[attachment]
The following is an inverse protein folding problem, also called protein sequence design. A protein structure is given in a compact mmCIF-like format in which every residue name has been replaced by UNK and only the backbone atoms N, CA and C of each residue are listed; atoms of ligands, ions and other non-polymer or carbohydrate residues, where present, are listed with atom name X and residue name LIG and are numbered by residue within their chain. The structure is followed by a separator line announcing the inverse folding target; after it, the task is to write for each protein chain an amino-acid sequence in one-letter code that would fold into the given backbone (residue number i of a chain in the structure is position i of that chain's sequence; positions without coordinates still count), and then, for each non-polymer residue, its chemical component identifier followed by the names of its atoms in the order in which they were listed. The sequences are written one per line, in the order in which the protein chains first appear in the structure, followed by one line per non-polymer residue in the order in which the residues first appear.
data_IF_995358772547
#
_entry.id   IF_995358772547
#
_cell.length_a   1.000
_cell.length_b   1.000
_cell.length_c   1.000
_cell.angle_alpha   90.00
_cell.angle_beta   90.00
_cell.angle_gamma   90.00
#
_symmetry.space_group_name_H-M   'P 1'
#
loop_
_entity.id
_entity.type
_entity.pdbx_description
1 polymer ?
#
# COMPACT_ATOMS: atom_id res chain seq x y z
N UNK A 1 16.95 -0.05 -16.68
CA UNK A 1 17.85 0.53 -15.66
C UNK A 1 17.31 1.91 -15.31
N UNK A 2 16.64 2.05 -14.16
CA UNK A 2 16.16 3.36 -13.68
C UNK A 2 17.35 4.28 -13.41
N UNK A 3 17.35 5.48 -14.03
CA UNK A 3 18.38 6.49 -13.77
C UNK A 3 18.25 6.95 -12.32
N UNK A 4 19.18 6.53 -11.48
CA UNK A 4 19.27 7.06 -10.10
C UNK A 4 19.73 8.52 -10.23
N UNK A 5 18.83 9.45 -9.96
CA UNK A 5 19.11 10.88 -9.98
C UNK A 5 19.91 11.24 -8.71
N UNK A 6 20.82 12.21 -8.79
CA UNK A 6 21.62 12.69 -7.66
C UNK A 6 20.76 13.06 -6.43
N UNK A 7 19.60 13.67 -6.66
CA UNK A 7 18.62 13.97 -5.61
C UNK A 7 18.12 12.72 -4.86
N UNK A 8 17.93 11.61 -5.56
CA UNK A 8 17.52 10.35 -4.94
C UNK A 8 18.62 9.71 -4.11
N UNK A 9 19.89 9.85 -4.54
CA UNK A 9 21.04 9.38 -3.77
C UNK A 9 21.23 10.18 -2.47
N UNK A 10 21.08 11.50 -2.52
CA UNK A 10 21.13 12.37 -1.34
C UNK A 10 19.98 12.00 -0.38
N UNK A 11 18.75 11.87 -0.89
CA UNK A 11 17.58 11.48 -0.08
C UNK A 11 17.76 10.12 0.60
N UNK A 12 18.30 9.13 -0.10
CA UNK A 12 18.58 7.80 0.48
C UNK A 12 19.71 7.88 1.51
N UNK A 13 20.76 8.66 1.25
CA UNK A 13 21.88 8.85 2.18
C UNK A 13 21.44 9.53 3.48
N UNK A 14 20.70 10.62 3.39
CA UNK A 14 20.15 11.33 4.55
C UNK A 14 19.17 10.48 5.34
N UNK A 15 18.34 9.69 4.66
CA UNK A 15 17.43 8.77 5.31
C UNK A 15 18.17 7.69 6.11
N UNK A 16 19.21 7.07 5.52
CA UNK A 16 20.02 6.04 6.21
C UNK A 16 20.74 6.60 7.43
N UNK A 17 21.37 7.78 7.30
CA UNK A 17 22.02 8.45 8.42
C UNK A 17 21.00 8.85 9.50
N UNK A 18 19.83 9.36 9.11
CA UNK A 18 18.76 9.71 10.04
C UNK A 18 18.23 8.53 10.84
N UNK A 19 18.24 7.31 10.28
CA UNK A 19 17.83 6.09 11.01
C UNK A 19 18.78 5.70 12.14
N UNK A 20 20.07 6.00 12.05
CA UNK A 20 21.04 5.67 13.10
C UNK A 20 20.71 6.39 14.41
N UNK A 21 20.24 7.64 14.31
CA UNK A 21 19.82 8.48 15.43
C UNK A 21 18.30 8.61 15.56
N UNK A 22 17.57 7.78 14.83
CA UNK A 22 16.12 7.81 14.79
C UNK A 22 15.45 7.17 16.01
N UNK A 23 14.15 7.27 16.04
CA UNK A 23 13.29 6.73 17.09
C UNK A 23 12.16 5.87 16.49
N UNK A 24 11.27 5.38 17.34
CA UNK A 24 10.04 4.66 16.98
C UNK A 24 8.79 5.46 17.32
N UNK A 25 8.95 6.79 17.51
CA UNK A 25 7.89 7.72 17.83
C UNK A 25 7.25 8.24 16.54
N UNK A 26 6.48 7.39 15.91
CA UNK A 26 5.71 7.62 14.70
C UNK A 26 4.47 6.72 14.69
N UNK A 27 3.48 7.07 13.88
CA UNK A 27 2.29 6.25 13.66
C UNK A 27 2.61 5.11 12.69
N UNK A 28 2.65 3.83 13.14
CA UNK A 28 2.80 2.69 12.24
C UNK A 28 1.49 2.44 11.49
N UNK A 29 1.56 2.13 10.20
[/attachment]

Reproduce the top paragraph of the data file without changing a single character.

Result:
The following is an inverse protein folding problem, also called protein sequence design. A protein structure is given in a compact mmCIF-like format in which every residue name has been replaced by UNK and only the backbone atoms N, CA and C of each residue are listed; atoms of ligands, ions and other non-polymer or carbohydrate residues, where present, are listed with atom name X and residue name LIG and are numbered by residue within their chain. The structure is followed by a separator line announcing the inverse folding target; after it, the task is to write for each protein chain an amino-acid sequence in one-letter code that would fold into the given backbone (residue number i of a chain in the structure is position i of that chain's sequence; positions without coordinates still count), and then, for each non-polymer residue, its chemical component identifier followed by the names of its atoms in the order in which they were listed. The sequences are written one per line, in the order in which the protein chains first appear in the structure, followed by one line per non-polymer residue in the order in which the residues first appear.